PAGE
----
My spruce is dying

Asked August 4, 2015, 1:00 PM EDT

I've been told it is a Blue Spruce. The tip of the bows are green, sometimes the tips die. the rest of the bow to the trunk of the tree is dead. We put fertilizer spikes at the drip edge in the fall of 2014. it has been this way for at least 10 years. What is wrong with it? and can it be saved? The tree is over 20 years old.

Coos County Oregon tree health horticulture

1 Response

Your picture didn't show the needles very well, I have a picture for you to compare with your tree. could this be the problem?

PNW Plant Disease Management Handbook
Printed page URL: pnwhandbooks.org/plantdisease/node/3937

Spruce (Picea spp.)-Rhizosphaera Needle Cast

Current-season needles mottle yellow then turn brown or purplish brown
Current-season needles mottle yellow then turn brown or purplish brown.
Unknown, in the OSU Extension Plant Pathology Coll
Picea pungens with needle necrosis
Picea pungens with needle necrosis.
Melodie Putnam, 2006.

Cause Rhizosphaera kalkhoffii is the most prevalent cause although several other fungi (such as R. pini, Lophodermium sp., Lirula sp.) can cause needle cast diseases on spruce. The fungus overwinters in infected needles attached to the tree or on the ground. Rain-splashed spores spread to current-season needles. Shearing crews also can spread spores if foliage is wet. Infection requires wet periods over 48 hours at optimal temperatures. Young trees may die if weather favors the disease several years in a row.

The disease has been described on Christmas trees in the Eastern United States and has been a problem in Pacific Northwest nurseries and landscape trees. Colorado blue spruce and Engelmann spruce are highly susceptible; white spruce is intermediate; Norway spruce is relatively resistant. Other conifer hosts include pine, Douglas-fir, true fir, and western hemlock.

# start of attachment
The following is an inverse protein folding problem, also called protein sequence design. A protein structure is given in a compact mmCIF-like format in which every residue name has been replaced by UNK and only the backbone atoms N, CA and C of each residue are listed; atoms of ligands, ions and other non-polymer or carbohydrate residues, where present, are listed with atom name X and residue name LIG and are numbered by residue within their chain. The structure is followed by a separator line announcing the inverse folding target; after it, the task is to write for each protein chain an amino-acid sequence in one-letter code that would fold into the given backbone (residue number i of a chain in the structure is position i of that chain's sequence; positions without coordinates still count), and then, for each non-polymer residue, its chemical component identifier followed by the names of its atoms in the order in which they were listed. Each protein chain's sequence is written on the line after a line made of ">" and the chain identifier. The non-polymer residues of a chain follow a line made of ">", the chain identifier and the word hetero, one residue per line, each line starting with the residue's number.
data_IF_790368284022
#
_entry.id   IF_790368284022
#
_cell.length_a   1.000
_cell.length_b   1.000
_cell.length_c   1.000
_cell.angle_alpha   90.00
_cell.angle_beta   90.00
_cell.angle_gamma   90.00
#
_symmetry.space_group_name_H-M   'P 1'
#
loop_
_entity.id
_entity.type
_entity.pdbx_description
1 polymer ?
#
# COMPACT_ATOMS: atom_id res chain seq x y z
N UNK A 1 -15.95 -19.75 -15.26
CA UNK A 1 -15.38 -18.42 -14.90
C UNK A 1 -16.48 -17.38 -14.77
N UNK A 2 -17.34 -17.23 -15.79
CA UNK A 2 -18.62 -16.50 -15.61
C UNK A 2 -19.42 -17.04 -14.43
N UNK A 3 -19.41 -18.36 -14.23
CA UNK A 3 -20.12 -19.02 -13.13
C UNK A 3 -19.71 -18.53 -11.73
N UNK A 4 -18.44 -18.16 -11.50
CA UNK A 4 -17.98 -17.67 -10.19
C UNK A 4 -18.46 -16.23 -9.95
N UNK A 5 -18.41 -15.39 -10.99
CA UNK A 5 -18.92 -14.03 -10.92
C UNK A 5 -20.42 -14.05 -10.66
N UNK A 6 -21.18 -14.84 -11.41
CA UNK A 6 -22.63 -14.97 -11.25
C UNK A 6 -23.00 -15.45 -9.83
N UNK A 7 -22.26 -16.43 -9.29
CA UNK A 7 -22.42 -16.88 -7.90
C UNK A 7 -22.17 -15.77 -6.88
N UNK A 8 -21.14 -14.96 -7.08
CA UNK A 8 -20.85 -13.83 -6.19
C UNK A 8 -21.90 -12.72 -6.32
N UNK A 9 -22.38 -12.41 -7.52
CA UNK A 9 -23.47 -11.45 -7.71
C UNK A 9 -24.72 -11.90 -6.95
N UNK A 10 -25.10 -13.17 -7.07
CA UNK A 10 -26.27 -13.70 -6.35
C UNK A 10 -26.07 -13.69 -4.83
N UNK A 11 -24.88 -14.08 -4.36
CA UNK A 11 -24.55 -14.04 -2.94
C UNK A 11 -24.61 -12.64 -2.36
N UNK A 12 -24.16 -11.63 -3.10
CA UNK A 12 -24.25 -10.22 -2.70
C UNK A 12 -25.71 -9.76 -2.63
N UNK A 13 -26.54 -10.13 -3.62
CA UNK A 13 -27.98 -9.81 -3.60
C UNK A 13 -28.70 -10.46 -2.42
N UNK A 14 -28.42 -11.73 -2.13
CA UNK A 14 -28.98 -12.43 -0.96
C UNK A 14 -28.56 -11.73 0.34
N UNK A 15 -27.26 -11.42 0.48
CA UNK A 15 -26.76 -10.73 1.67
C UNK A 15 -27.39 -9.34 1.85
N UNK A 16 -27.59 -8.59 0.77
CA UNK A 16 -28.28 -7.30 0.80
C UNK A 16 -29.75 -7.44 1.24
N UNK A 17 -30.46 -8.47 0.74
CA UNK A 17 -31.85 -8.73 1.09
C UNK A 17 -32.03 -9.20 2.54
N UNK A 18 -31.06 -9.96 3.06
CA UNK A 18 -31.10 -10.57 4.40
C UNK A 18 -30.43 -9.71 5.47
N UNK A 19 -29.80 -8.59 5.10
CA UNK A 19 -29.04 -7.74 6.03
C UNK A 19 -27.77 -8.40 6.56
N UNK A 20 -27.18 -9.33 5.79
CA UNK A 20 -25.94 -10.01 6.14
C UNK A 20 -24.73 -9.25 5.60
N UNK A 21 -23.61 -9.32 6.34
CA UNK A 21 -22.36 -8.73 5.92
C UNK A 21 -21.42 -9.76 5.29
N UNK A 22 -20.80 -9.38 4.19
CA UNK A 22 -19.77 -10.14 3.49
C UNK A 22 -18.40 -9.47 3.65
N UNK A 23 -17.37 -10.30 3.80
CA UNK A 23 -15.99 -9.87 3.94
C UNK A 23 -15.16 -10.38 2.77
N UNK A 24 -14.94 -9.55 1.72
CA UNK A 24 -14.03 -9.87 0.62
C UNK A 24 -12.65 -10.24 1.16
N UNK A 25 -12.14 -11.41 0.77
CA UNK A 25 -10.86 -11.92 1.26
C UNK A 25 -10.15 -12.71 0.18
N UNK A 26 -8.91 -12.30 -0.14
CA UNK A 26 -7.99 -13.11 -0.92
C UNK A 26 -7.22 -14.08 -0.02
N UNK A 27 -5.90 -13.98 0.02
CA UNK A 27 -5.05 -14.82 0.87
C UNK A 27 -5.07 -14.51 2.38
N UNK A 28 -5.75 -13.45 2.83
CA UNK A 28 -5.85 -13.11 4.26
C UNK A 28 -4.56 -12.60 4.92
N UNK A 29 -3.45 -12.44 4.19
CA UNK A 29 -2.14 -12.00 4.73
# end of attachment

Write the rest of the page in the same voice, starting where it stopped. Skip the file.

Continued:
Symptoms At first, current-season needles mottle yellow late in the summer. They soon turn brown or, on blue spruce, purplish brown. Brown needles are shed the next spring and summer. The fungus produces a fruiting body (pycnidia), which emerges from stomata. These small, black pycnidia are in rows on the underside of the needle. The disease is first on lower branches and gradually moves up the tree.

Cultural control

  • Use pathogen-free planting stock.
  • Avoid shearing and other operations if foliage is wet.
  • Avoid overhead watering in summer if plants will stay wet a long time.
  • Remove dead needles underneath and within the tree.

Chemical control Begin applying when new shoots are 0.5 to 1.5 inches long. Continue at 3- to 4-week intervals if weather stays very wet.

  • Bravo Weather Stik at 5.5 pints/A. Group M5 fungicide. 12-hr reentry.
  • CuPRO 2005 T/N/O at 0.75 to 3 lb/A (or 1 to 3 Tbsp/1000 sq ft) dormant or at 0.75 to 2 lb/A when new growth is present. 24-hr reentry.
  • Echo 720 at 5.5 pints/A. Group M5 fungicide. 12-hr reentry.
  • Mancozeb-based products. Group M3 fungicides. 24-hr reentry.
  • Protect DF at 1 to 2 lb/100 gal water plus 2 to 4 oz spreader-sticker.
  • Spectro 90 WDG at 1 to 2 lb/100 gal water. Group 1 + M5 fungicide. 12-hr reentry.
  • Tourney 50 WDG at 1 to 4 oz/100 gal water. Group 3 fungicide. 12-hr reentry.

Reference Skilling, D.D. and Waddell, C.D. 1975. Control of Rhizosphaera needlecast in Blue Spruce Christmas tree plantations. Plant Disease Reporter 841-843.

Pscheidt, J.W., and Ocamb, C.M. (Senior Eds.). 2015. Pacific Northwest Plant Disease Management Handbook.
© Oregon State University.

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